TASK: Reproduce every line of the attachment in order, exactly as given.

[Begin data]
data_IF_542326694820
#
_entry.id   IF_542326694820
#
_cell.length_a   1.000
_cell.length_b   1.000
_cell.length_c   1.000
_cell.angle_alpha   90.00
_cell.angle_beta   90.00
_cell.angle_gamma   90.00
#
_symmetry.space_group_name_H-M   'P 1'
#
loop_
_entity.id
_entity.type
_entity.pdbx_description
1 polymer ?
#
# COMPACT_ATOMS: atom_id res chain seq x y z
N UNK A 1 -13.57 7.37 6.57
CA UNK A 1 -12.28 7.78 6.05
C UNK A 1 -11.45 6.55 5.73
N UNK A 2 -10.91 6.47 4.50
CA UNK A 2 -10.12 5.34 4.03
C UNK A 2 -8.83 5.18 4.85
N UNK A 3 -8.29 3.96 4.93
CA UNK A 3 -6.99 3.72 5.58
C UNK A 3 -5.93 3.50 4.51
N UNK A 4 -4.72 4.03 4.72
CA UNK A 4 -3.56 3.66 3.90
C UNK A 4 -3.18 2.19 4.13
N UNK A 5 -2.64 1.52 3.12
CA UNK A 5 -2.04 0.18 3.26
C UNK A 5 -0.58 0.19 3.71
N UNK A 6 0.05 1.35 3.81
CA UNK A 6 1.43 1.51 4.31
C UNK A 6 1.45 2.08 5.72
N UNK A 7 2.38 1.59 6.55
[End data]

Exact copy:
data_IF_542326694820
#
_entry.id   IF_542326694820
#
_cell.length_a   1.000
_cell.length_b   1.000
_cell.length_c   1.000
_cell.angle_alpha   90.00
_cell.angle_beta   90.00
_cell.angle_gamma   90.00
#
_symmetry.space_group_name_H-M   'P 1'
#
loop_
_entity.id
_entity.type
_entity.pdbx_description
1 polymer ?
#
# COMPACT_ATOMS: atom_id res chain seq x y z
N UNK A 1 -13.57 7.37 6.57
CA UNK A 1 -12.28 7.78 6.05
C UNK A 1 -11.45 6.55 5.73
N UNK A 2 -10.91 6.47 4.50
CA UNK A 2 -10.12 5.34 4.03
C UNK A 2 -8.83 5.18 4.85
N UNK A 3 -8.29 3.96 4.93
CA UNK A 3 -6.99 3.72 5.58
C UNK A 3 -5.93 3.50 4.51
N UNK A 4 -4.72 4.03 4.72
CA UNK A 4 -3.56 3.66 3.90
C UNK A 4 -3.18 2.19 4.13
N UNK A 5 -2.64 1.52 3.12
CA UNK A 5 -2.04 0.18 3.26
C UNK A 5 -0.58 0.19 3.71
N UNK A 6 0.05 1.35 3.81
CA UNK A 6 1.43 1.51 4.31
C UNK A 6 1.45 2.08 5.72
N UNK A 7 2.38 1.59 6.55